Community Power

Large-scale wind turbines can harness the much stronger winds on hilltops, away from towns. Investing in a big community owned wind turbine is therefore usually the best way for most of us to benefit from wind power.

Find out more

See our questions and answers section below, and the books we sell. These include Wind & Solar Electricity, and Wind Power Workshop.

You could also come for a day visit to CAT or attend one of our short courses.

Although the feed-in tariff scheme has ended, you can still use the Microgeneration Certification Scheme (MCS) listings of accredited installers and products. You can also contact us if you’re looking for some specialist installers of small off-grid systems.

Related Questions

How much power will a wind turbine produce?

The ‘rated power’ of a wind turbine, given in kilowatts (kW) is the power produced at its ‘rated’ wind speed. This speed is quite high – often 10 or 12 metres per second. Different turbines have different rated wind speeds, so don’t just go by the rated power when comparing them.

The power output at lower wind speeds will be substantially less. For an overview of the performance of a turbine, look for a ‘power curve’ – a graph of power output against wind speed.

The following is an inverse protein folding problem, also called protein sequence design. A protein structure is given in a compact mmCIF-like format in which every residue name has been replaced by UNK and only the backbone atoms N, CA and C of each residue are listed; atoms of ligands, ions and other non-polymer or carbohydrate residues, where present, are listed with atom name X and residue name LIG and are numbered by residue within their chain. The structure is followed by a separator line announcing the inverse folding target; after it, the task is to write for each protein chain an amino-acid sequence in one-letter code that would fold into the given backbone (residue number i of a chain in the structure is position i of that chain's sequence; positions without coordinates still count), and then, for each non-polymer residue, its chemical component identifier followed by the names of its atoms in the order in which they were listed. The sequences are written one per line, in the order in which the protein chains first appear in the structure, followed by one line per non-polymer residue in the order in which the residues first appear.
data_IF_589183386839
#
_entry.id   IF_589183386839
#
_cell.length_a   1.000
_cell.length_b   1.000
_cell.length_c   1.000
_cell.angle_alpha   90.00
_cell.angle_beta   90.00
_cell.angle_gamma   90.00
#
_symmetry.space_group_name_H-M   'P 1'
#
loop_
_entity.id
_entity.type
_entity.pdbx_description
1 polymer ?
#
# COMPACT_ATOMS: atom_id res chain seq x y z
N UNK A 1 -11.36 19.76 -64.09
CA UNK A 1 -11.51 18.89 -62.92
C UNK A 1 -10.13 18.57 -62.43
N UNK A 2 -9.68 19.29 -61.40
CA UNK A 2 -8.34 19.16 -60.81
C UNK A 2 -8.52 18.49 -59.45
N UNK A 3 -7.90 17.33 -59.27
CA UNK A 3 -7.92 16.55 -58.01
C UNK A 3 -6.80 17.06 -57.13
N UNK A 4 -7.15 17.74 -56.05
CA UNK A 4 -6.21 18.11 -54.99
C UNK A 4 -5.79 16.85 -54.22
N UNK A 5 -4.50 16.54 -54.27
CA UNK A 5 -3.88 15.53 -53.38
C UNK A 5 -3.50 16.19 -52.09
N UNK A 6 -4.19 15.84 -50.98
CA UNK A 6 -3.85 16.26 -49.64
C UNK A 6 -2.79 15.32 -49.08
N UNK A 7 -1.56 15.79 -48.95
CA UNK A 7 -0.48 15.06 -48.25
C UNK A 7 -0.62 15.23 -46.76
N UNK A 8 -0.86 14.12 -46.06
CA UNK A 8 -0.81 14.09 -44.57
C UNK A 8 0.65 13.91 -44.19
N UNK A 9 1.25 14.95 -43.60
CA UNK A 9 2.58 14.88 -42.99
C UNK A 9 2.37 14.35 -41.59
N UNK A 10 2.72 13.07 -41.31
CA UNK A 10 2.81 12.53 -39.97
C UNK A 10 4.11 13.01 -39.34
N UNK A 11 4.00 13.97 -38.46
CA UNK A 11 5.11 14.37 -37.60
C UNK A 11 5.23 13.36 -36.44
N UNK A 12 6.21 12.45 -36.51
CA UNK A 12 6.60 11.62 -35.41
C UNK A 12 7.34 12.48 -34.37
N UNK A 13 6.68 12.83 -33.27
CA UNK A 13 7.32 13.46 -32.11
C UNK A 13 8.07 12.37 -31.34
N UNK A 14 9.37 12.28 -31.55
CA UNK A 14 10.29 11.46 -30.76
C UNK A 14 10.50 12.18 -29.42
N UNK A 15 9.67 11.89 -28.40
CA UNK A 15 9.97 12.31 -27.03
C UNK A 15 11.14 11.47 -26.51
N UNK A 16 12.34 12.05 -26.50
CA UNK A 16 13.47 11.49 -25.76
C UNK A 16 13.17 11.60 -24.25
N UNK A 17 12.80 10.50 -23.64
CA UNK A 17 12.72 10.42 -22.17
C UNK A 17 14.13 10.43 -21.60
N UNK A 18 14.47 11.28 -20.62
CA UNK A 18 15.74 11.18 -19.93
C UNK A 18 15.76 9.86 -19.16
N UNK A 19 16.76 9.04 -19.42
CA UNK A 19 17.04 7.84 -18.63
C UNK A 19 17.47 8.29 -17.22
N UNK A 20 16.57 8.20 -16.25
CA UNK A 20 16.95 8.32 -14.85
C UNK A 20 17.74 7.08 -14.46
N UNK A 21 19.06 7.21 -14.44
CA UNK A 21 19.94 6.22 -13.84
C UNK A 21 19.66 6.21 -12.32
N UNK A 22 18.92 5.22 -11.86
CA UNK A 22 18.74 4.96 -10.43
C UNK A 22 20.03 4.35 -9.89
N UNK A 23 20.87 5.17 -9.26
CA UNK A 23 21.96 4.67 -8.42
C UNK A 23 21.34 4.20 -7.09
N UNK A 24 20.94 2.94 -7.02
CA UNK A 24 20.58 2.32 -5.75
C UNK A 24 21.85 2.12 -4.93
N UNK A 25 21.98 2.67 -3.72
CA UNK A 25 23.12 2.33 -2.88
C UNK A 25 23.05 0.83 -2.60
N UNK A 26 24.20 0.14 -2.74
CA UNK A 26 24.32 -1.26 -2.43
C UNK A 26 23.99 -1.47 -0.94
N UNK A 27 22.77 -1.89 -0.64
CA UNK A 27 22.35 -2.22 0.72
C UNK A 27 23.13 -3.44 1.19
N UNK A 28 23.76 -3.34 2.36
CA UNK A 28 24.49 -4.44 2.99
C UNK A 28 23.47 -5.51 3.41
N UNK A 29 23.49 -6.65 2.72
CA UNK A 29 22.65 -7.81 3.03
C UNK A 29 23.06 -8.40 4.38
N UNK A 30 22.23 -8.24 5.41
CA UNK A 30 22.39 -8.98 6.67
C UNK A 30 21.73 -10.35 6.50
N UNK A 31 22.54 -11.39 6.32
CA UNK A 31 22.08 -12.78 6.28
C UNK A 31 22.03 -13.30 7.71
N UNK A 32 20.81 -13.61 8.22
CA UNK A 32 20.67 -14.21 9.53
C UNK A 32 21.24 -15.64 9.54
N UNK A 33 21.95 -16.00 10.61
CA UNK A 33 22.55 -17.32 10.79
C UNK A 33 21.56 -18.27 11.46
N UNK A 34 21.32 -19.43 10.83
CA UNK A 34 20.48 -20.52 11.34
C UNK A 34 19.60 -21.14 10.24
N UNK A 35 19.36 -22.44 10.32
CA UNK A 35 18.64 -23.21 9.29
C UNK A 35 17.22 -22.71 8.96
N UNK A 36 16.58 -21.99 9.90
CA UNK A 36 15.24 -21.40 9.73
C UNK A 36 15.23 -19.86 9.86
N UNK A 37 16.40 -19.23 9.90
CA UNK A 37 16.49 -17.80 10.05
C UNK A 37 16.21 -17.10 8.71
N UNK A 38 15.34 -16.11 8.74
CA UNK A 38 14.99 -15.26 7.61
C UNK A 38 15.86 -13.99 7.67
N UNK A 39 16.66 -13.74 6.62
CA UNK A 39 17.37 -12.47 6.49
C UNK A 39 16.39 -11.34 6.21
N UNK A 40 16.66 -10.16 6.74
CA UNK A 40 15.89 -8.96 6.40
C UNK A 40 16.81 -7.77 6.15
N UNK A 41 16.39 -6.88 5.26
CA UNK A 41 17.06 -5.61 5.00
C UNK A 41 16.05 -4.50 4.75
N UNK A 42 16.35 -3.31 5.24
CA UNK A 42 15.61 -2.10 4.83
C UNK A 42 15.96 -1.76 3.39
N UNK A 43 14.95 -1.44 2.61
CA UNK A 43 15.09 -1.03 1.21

wind turbine power curve

Domestic wind turbines are typically rated between 1kW and 10kW. A very small turbine for use on a boat might be rated at only 100 to 200 watts.

Many factors affect how much energy you’ll get, but a conseravtive rule of thumb is that a 1kW turbine on a reasonably good site could generate 1000kWh over a year. On a better site, an annual output of 1500kWh per rated kW could be possible.



What is a windpump?

A windpump is used for raising water from a borehole to provide a water supply or irrigation. The design uses a fairly large multi-bladed rotor, mounted on a high tower.

Over the last 150 years or so, windpumps have been popular in America and Australia to provide water for agriculture. More recently, windpumps have been used in developing countries.

They are quite site-specific, requiring a steady moderate wind to start up and keep turning, so you’ll need to monitor and evaluate the site to properly size one.